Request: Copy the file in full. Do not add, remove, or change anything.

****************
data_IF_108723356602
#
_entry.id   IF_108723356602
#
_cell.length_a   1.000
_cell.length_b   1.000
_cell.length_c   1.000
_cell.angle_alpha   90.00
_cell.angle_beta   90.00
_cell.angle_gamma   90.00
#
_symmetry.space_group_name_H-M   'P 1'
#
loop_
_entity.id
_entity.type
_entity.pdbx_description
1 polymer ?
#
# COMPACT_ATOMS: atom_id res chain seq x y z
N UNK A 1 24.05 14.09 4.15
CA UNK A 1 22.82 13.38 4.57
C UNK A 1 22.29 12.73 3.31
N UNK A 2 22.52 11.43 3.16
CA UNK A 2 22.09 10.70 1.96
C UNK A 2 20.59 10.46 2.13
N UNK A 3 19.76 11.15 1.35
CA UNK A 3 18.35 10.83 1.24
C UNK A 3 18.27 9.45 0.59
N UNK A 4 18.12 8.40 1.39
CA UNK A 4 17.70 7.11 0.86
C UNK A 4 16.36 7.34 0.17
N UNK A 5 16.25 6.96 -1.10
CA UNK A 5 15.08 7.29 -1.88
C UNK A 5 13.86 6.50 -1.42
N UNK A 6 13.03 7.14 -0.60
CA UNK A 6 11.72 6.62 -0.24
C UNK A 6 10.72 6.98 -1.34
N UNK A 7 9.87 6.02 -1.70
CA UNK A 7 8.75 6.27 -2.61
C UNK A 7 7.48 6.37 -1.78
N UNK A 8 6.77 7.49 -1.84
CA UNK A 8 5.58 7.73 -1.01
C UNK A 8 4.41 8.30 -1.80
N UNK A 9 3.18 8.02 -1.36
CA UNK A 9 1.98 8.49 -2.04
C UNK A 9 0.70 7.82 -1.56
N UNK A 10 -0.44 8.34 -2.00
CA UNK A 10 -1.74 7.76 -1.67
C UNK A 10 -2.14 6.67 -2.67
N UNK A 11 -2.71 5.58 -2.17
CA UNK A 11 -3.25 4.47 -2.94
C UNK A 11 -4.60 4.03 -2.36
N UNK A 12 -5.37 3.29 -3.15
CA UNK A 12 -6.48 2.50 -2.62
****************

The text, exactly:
data_IF_108723356602
#
_entry.id   IF_108723356602
#
_cell.length_a   1.000
_cell.length_b   1.000
_cell.length_c   1.000
_cell.angle_alpha   90.00
_cell.angle_beta   90.00
_cell.angle_gamma   90.00
#
_symmetry.space_group_name_H-M   'P 1'
#
loop_
_entity.id
_entity.type
_entity.pdbx_description
1 polymer ?
#
# COMPACT_ATOMS: atom_id res chain seq x y z
N UNK A 1 24.05 14.09 4.15
CA UNK A 1 22.82 13.38 4.57
C UNK A 1 22.29 12.73 3.31
N UNK A 2 22.52 11.43 3.16
CA UNK A 2 22.09 10.70 1.96
C UNK A 2 20.59 10.46 2.13
N UNK A 3 19.76 11.15 1.35
CA UNK A 3 18.35 10.83 1.24
C UNK A 3 18.27 9.45 0.59
N UNK A 4 18.12 8.40 1.39
CA UNK A 4 17.70 7.11 0.86
C UNK A 4 16.36 7.34 0.17
N UNK A 5 16.25 6.96 -1.10
CA UNK A 5 15.08 7.29 -1.88
C UNK A 5 13.86 6.50 -1.42
N UNK A 6 13.03 7.14 -0.60
CA UNK A 6 11.72 6.62 -0.24
C UNK A 6 10.72 6.98 -1.34
N UNK A 7 9.87 6.02 -1.70
CA UNK A 7 8.75 6.27 -2.61
C UNK A 7 7.48 6.37 -1.78
N UNK A 8 6.77 7.49 -1.84
CA UNK A 8 5.58 7.73 -1.01
C UNK A 8 4.41 8.30 -1.80
N UNK A 9 3.18 8.02 -1.36
CA UNK A 9 1.98 8.49 -2.04
C UNK A 9 0.70 7.82 -1.56
N UNK A 10 -0.44 8.34 -2.00
CA UNK A 10 -1.74 7.76 -1.67
C UNK A 10 -2.14 6.67 -2.67
N UNK A 11 -2.71 5.58 -2.17
CA UNK A 11 -3.25 4.47 -2.94
C UNK A 11 -4.60 4.03 -2.36
N UNK A 12 -5.37 3.29 -3.15
CA UNK A 12 -6.48 2.50 -2.62